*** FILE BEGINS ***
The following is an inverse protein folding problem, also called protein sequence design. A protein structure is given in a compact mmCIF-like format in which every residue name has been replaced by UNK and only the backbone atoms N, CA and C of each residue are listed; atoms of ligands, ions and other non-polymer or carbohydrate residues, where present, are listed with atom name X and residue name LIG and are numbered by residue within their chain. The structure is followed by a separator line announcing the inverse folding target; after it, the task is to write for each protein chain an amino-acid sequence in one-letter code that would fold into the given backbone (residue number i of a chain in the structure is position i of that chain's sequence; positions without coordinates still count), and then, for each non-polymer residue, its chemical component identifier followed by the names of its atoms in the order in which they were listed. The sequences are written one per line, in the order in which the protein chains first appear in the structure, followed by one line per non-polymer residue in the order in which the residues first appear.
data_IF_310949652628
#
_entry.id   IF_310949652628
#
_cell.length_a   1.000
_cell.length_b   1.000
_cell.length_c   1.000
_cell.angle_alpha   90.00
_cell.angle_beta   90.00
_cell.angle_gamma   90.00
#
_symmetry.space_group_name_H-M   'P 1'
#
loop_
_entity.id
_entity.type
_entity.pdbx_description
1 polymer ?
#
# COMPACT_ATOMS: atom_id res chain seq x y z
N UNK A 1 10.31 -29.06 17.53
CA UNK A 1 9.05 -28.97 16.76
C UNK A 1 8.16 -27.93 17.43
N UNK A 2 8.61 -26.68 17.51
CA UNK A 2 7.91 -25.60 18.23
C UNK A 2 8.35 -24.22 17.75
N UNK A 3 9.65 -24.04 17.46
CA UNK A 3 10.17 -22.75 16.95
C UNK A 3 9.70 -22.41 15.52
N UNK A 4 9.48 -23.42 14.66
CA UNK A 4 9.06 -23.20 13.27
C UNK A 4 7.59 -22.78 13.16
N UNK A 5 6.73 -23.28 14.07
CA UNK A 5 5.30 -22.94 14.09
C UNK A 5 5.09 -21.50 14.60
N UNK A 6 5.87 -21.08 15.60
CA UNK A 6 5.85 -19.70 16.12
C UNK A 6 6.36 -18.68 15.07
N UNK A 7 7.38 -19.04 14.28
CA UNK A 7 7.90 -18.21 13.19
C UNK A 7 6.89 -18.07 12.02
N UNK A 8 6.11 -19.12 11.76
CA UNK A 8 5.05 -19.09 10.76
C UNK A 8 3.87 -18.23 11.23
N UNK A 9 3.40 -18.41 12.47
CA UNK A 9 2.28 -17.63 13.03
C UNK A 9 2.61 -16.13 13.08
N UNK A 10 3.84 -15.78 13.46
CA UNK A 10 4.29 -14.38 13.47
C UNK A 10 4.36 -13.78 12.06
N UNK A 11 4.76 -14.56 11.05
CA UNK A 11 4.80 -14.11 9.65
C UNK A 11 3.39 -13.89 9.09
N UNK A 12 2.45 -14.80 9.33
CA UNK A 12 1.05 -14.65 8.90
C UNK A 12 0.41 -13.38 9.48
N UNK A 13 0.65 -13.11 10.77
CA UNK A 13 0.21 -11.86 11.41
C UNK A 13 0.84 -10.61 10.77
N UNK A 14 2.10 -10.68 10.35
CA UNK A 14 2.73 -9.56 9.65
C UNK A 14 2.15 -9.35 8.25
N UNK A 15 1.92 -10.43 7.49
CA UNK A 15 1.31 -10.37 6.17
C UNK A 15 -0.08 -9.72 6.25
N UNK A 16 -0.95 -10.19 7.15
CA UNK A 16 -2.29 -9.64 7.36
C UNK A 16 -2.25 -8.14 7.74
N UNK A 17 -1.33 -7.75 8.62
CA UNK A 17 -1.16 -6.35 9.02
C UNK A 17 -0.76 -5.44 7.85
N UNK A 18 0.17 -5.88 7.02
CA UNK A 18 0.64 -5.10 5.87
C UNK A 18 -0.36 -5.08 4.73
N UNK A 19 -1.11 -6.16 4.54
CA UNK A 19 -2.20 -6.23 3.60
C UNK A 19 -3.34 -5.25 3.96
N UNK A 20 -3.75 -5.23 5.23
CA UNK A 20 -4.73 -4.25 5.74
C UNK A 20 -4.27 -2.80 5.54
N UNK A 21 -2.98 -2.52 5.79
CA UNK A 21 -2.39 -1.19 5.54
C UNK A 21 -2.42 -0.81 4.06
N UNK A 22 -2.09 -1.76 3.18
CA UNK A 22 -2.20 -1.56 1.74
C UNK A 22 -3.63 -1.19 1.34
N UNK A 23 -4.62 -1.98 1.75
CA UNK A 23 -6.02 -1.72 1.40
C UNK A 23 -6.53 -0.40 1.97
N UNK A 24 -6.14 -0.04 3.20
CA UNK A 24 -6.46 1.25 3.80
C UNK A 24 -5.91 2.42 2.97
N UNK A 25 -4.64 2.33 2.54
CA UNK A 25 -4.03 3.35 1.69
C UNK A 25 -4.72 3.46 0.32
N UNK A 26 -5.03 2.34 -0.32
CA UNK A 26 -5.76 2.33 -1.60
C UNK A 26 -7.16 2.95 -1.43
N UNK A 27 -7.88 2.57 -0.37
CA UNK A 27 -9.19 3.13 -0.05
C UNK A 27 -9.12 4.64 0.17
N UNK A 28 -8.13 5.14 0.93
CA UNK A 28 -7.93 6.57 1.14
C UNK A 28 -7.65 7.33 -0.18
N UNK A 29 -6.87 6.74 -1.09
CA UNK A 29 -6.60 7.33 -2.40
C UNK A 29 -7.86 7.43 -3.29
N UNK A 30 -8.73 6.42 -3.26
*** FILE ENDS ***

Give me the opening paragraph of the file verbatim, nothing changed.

The following is an inverse protein folding problem, also called protein sequence design. A protein structure is given in a compact mmCIF-like format in which every residue name has been replaced by UNK and only the backbone atoms N, CA and C of each residue are listed; atoms of ligands, ions and other non-polymer or carbohydrate residues, where present, are listed with atom name X and residue name LIG and are numbered by residue within their chain. The structure is followed by a separator line announcing the inverse folding target; after it, the task is to write for each protein chain an amino-acid sequence in one-letter code that would fold into the given backbone (residue number i of a chain in the structure is position i of that chain's sequence; positions without coordinates still count), and then, for each non-polymer residue, its chemical component identifier followed by the names of its atoms in the order in which they were listed. The sequences are written one per line, in the order in which the protein chains first appear in the structure, followed by one line per non-polymer residue in the order in which the residues first appear.